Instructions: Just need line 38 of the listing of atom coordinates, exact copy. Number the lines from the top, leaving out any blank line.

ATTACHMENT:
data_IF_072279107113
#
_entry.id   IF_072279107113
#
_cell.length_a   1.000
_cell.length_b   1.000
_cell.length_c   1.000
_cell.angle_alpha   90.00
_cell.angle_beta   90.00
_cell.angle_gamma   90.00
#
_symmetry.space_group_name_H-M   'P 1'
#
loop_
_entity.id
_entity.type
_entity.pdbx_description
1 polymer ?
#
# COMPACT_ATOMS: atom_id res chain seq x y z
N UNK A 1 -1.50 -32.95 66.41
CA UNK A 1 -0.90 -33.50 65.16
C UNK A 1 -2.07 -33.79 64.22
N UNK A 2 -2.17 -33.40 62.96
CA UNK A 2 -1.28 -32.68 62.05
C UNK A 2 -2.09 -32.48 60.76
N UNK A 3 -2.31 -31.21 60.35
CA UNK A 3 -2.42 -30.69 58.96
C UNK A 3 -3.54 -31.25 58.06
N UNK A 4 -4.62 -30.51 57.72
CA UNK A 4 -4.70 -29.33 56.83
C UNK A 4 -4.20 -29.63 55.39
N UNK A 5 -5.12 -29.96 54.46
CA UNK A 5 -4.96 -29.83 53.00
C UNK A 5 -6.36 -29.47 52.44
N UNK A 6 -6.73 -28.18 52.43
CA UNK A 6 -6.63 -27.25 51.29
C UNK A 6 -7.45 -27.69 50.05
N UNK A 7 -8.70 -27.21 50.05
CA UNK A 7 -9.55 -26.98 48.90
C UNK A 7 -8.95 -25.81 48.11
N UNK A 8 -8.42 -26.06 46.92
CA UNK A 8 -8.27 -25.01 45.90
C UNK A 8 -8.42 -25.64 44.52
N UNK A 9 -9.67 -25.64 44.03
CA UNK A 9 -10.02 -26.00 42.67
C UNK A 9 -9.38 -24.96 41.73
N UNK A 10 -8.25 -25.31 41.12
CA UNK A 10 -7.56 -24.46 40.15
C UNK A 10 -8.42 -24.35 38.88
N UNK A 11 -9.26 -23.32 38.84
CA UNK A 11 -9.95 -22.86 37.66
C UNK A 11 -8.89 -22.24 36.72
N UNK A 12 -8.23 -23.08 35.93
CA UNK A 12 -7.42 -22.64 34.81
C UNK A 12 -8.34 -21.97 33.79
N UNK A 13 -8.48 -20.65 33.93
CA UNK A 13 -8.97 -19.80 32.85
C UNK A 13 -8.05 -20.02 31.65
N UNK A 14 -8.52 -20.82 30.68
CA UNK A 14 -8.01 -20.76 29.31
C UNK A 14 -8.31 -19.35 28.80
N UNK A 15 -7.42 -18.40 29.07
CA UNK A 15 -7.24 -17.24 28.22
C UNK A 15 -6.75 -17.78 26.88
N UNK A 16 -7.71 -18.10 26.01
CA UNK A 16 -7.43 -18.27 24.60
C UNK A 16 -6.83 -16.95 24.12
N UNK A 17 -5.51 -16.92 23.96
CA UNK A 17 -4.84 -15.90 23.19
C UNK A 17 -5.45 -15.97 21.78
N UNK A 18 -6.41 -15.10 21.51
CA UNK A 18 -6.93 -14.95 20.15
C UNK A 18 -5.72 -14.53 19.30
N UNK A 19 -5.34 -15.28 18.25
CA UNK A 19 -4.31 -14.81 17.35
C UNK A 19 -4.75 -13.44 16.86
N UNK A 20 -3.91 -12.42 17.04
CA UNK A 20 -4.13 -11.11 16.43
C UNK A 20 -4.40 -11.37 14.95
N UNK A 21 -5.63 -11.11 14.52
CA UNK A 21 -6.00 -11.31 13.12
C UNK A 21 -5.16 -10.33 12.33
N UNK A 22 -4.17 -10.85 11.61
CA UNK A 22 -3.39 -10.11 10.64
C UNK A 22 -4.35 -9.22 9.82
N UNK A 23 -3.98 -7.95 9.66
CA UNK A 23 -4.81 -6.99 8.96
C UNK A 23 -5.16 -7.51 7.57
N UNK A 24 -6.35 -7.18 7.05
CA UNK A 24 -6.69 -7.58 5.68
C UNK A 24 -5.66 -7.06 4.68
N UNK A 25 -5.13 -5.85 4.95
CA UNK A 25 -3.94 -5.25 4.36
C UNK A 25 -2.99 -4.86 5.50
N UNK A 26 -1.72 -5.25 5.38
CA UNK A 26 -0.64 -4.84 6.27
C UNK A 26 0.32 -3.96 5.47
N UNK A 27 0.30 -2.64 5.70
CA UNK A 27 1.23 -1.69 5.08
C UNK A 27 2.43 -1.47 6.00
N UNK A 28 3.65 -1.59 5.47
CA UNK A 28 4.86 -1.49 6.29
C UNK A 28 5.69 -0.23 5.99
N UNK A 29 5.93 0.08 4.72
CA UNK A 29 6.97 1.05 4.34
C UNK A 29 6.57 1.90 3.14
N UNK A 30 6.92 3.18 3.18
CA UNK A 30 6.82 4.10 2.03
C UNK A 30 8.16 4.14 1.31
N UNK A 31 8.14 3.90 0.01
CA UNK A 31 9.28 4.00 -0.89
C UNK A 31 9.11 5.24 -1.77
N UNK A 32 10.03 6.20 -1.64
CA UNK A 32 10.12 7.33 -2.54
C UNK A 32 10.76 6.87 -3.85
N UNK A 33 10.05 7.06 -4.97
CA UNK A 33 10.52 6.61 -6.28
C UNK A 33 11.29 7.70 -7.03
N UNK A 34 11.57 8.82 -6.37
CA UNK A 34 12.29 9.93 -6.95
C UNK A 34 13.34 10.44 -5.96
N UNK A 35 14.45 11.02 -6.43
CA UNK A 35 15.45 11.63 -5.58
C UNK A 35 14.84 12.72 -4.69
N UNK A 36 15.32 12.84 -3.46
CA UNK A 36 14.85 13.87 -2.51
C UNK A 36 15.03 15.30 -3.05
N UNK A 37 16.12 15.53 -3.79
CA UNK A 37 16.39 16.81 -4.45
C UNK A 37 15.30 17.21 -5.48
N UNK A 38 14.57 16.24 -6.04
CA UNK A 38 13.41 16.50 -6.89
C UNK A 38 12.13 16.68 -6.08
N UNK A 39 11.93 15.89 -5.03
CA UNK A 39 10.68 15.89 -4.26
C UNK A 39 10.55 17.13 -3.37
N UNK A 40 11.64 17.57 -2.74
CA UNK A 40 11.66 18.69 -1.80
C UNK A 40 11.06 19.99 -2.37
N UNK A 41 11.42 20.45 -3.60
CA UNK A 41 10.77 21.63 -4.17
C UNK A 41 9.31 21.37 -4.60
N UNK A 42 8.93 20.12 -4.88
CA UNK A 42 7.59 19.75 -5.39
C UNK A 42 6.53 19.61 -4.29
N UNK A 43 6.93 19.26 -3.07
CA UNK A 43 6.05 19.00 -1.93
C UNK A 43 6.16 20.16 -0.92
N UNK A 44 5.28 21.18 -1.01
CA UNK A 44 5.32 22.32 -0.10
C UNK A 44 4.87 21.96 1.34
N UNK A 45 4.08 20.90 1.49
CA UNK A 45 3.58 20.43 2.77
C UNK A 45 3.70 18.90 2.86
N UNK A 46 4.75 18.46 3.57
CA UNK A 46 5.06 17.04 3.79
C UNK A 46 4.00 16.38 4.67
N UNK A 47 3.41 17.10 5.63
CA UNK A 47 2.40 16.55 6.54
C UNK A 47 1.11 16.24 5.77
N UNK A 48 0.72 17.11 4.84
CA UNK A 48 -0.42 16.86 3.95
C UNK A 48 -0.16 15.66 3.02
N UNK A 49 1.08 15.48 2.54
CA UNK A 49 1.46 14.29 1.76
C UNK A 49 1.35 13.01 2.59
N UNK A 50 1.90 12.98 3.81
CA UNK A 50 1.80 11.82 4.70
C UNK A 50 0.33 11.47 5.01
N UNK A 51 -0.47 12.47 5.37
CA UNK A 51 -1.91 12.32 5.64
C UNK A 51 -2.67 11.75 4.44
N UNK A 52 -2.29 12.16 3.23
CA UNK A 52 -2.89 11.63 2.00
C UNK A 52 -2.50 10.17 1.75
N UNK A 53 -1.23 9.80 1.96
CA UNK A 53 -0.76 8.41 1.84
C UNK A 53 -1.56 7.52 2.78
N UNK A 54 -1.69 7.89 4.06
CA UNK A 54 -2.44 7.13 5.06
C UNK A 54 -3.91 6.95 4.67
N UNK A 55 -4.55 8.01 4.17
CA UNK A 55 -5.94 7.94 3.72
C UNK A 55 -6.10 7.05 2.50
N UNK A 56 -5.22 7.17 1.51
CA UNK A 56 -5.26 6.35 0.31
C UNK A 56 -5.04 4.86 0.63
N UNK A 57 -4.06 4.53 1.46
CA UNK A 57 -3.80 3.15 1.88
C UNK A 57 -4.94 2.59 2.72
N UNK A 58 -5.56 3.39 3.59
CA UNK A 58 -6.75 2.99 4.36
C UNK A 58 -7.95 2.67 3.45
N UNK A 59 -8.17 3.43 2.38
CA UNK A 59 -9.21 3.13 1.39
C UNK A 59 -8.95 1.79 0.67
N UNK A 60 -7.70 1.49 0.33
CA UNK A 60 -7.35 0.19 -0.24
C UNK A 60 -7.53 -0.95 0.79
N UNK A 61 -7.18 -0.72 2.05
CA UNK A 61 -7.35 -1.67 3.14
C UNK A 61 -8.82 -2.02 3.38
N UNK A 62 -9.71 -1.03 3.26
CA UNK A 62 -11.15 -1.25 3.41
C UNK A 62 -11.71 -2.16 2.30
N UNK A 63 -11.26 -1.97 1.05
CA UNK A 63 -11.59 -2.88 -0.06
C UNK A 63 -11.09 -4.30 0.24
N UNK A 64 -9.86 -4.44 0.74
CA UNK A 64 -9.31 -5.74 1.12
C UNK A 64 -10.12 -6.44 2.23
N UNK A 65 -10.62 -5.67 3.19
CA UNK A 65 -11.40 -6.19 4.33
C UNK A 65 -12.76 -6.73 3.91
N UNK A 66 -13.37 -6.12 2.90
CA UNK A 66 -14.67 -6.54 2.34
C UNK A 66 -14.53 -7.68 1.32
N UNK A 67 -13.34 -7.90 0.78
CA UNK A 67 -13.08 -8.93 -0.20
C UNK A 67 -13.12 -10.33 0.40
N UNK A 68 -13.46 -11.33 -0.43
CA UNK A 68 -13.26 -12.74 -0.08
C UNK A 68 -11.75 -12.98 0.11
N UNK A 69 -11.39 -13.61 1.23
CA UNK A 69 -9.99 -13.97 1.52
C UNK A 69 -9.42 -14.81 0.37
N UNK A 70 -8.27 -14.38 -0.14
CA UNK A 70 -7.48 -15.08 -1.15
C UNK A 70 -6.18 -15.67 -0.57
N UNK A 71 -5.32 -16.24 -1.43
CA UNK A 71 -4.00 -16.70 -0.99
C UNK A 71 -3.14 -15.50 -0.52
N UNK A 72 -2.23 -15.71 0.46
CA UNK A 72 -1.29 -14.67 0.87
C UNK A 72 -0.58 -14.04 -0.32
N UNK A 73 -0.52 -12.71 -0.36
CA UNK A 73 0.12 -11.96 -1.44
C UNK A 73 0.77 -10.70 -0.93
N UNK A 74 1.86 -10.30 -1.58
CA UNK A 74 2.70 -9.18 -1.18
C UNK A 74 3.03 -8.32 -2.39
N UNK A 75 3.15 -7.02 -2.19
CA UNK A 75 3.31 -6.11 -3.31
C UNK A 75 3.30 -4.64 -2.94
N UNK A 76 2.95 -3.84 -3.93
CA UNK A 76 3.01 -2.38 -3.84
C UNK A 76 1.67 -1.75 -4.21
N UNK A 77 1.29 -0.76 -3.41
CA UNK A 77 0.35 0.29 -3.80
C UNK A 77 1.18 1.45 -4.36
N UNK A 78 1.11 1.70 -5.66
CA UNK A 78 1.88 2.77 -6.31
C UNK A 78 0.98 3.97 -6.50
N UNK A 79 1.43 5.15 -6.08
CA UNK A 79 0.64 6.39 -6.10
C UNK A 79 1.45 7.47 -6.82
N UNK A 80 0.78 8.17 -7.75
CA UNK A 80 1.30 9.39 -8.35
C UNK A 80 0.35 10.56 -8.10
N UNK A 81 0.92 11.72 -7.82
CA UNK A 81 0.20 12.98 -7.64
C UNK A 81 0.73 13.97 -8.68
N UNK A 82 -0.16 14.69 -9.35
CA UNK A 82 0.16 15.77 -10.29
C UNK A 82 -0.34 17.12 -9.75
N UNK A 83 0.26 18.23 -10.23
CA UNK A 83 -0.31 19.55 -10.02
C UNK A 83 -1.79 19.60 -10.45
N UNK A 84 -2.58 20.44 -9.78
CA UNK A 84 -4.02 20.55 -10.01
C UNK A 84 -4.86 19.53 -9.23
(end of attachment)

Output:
C UNK A 6 -7.45 -27.69 50.05